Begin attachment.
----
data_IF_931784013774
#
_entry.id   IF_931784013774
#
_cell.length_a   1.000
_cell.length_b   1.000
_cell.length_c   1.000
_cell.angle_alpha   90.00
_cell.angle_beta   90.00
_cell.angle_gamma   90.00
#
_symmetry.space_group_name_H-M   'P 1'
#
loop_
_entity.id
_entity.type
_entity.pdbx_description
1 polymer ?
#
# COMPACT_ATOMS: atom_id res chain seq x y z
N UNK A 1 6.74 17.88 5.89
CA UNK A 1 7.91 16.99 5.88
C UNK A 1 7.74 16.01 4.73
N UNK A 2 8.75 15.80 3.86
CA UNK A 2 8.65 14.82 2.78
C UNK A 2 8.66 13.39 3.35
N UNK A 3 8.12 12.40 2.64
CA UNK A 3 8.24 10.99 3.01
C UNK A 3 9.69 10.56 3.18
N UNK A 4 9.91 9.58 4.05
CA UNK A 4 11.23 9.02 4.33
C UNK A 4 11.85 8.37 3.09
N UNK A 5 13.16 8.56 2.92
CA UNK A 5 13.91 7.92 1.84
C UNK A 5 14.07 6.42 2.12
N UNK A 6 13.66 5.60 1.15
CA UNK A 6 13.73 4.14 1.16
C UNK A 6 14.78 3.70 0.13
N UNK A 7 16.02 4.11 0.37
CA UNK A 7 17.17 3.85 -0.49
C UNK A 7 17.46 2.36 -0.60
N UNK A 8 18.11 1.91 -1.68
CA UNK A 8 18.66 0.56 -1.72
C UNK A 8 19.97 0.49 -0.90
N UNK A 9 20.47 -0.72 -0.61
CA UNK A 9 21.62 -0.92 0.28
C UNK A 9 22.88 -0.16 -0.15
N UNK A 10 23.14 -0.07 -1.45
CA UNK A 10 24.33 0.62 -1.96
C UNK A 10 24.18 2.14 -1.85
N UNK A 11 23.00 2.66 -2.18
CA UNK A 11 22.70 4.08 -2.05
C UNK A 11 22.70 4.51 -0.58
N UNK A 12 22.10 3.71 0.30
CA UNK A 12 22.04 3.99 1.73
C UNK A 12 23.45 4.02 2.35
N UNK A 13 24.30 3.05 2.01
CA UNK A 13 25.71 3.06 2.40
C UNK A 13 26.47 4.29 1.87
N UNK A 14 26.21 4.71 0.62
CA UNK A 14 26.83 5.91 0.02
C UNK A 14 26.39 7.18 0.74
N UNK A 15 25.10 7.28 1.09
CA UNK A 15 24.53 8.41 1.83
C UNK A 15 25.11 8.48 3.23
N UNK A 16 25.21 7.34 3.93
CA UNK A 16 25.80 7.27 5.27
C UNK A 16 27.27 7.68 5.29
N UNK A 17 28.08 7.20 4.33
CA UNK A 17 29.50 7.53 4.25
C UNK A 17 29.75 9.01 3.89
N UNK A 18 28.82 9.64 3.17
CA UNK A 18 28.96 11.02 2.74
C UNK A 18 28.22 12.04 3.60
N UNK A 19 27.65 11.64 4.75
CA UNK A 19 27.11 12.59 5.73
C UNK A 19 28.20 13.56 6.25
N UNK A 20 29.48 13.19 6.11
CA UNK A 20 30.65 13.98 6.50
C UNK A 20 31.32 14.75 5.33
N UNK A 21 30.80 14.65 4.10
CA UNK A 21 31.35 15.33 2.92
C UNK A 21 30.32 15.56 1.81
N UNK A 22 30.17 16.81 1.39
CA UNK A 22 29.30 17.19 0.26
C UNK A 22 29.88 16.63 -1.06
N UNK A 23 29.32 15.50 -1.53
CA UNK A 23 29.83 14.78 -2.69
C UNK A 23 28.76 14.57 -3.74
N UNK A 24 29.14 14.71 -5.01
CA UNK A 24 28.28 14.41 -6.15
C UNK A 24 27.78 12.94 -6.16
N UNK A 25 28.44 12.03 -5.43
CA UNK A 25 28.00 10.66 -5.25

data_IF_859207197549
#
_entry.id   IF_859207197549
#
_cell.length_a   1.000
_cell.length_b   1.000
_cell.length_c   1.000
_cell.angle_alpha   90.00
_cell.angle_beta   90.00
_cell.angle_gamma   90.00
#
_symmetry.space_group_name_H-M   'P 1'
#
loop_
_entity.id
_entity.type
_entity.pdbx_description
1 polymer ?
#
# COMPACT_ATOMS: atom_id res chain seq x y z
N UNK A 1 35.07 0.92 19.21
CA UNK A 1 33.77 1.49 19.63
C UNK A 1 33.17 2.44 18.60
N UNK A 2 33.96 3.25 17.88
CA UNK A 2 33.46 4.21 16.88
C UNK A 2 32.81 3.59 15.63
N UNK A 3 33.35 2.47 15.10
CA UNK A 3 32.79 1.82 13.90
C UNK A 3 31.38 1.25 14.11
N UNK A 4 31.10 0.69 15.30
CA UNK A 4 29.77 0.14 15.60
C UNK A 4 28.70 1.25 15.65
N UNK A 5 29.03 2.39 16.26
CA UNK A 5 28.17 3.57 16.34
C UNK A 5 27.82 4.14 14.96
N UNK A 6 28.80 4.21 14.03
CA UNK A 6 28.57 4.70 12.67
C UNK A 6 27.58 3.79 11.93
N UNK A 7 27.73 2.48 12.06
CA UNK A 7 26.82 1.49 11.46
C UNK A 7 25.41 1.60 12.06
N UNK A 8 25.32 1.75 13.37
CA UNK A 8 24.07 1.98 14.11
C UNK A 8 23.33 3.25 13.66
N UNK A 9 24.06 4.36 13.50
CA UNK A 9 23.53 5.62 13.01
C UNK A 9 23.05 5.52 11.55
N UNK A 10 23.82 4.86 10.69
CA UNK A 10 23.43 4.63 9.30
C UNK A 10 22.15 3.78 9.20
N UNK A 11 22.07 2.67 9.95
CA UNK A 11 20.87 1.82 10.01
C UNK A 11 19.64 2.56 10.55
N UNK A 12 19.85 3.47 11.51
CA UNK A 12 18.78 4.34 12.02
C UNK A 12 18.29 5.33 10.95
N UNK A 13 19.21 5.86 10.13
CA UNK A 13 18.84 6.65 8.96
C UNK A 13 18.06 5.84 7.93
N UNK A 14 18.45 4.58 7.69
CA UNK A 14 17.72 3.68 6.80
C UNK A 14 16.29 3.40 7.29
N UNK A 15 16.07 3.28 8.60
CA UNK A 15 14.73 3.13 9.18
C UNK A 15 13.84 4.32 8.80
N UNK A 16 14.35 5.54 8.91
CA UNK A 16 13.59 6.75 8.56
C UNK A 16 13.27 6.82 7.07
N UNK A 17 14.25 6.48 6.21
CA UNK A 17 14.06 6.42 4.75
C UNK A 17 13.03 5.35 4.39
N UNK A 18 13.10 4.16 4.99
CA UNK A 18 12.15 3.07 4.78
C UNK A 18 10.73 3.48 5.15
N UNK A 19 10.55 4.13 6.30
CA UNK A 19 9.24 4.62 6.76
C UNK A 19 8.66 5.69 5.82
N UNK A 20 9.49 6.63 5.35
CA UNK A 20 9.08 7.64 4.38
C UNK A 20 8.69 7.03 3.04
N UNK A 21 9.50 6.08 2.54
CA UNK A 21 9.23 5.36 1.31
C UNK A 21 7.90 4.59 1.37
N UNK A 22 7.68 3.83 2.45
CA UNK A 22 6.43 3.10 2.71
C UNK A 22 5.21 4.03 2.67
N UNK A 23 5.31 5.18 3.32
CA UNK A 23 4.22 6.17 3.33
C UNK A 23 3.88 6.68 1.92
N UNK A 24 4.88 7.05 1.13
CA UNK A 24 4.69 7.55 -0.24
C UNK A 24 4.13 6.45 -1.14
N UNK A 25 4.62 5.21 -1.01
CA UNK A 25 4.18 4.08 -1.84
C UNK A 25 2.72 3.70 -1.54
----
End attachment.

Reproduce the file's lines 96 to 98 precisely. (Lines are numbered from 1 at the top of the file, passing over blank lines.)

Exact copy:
#
_entry.id   IF_859207197549
#